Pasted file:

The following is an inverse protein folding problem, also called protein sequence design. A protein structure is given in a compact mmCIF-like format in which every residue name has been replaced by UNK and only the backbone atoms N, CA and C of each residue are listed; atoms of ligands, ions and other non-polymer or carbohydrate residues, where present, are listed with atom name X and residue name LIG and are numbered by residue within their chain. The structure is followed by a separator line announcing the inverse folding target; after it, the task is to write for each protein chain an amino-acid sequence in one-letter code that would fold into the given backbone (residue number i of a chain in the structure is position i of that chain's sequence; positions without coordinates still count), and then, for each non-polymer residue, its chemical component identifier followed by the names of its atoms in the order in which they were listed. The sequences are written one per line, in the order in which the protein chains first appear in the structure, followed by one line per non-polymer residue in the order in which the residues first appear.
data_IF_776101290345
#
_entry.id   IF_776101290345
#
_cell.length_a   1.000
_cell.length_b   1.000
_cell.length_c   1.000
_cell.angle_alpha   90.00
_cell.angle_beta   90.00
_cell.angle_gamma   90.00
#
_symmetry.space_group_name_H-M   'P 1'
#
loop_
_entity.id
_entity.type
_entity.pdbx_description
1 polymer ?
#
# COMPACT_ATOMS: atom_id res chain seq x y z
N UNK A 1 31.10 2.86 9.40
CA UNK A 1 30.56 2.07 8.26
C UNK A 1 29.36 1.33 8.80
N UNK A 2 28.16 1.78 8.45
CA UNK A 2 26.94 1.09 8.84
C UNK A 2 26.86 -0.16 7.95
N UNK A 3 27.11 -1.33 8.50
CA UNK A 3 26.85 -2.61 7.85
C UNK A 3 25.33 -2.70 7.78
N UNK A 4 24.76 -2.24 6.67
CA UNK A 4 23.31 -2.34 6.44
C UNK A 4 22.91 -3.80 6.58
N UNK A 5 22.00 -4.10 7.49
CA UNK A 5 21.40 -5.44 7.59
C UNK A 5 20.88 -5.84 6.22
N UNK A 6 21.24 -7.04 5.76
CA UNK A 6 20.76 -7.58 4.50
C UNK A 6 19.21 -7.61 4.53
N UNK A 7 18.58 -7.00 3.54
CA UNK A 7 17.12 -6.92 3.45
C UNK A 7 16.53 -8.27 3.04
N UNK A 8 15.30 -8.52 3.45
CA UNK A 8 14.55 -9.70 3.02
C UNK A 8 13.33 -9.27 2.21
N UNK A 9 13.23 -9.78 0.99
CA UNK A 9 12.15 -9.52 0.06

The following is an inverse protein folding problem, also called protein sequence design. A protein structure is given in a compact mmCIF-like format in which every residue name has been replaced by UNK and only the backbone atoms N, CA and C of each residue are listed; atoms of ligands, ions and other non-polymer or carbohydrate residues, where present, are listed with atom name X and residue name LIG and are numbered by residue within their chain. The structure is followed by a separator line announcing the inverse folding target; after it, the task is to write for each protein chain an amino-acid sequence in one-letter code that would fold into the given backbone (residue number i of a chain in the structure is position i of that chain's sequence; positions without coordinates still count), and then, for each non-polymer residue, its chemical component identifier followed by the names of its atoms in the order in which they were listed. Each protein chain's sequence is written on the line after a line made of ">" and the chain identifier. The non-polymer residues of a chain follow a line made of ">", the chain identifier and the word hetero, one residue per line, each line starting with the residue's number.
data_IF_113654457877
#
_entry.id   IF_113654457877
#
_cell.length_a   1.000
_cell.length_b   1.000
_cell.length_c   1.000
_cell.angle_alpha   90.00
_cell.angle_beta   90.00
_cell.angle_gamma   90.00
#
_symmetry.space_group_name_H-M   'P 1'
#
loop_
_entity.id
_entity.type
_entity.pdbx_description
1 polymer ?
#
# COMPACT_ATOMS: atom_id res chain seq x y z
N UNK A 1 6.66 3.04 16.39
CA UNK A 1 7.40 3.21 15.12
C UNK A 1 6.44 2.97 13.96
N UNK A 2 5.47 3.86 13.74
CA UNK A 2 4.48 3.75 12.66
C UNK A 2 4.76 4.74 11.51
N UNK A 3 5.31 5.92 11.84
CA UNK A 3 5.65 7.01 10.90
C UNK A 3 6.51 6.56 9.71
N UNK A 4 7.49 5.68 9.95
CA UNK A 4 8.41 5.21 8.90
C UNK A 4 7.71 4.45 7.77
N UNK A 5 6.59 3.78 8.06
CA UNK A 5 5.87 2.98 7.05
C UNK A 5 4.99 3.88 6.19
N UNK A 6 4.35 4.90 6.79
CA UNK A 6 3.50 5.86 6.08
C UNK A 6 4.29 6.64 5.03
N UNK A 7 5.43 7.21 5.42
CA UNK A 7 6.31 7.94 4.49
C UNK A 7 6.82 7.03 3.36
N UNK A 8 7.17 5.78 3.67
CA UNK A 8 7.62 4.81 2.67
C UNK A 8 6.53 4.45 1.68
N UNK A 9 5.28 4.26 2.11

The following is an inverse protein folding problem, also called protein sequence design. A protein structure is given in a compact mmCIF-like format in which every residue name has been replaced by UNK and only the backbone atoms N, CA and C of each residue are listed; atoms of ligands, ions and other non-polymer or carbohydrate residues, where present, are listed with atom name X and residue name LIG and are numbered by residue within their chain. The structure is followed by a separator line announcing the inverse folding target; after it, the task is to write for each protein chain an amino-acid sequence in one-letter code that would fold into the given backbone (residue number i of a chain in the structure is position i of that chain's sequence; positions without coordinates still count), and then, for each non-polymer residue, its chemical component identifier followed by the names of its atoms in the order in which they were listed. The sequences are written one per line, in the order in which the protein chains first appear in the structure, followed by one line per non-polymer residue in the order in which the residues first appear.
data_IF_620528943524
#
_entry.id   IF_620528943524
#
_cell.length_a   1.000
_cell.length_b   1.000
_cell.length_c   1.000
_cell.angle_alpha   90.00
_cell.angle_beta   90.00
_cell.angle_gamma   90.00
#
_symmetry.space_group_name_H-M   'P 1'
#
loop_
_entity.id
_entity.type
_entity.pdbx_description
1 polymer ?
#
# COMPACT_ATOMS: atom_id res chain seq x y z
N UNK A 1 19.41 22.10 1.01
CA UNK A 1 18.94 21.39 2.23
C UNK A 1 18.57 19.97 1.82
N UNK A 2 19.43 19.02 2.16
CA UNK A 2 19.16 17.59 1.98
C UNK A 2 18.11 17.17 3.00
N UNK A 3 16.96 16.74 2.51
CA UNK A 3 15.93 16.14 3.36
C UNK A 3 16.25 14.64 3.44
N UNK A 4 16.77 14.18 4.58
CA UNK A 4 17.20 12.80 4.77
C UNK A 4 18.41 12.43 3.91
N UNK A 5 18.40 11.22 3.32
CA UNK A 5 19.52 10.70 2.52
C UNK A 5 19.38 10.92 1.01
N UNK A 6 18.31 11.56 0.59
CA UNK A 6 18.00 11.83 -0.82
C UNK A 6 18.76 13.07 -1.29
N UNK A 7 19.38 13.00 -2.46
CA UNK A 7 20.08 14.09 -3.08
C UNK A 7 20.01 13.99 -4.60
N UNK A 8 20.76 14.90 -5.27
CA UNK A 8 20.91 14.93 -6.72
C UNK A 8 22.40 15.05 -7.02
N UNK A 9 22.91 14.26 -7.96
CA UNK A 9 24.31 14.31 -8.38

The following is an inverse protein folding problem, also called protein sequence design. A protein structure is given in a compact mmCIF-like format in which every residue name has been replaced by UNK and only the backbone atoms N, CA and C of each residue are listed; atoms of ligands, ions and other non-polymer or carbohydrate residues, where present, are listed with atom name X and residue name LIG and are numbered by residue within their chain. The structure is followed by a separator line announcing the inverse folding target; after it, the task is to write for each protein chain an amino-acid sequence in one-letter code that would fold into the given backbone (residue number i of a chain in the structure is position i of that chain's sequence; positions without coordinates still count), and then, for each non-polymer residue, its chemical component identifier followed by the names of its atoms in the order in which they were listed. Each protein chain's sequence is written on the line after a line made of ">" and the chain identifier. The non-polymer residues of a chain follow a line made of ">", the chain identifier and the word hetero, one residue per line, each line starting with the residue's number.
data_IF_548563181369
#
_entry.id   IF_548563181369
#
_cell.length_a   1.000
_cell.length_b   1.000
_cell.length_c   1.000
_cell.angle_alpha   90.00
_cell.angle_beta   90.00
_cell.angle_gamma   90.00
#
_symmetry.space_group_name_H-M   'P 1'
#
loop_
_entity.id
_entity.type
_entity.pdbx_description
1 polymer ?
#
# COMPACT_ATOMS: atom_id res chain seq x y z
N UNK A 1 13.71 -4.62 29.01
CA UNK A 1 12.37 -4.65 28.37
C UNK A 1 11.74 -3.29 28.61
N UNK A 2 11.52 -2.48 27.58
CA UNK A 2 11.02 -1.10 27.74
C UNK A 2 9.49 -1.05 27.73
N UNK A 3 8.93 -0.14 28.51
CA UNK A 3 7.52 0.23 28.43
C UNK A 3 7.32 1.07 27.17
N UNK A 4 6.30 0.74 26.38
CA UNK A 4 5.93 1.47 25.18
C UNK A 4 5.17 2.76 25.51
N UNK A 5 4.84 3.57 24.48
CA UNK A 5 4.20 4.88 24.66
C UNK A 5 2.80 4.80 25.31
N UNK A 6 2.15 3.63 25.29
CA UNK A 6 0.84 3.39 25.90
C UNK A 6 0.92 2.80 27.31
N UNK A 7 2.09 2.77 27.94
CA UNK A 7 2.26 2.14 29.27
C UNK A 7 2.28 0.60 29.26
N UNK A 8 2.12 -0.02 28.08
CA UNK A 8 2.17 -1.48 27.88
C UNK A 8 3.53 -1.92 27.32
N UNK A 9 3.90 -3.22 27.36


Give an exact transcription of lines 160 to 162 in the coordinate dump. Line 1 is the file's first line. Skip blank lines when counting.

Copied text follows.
#
# COMPACT_ATOMS: atom_id res chain seq x y z
N UNK A 1 13.71 -4.62 29.01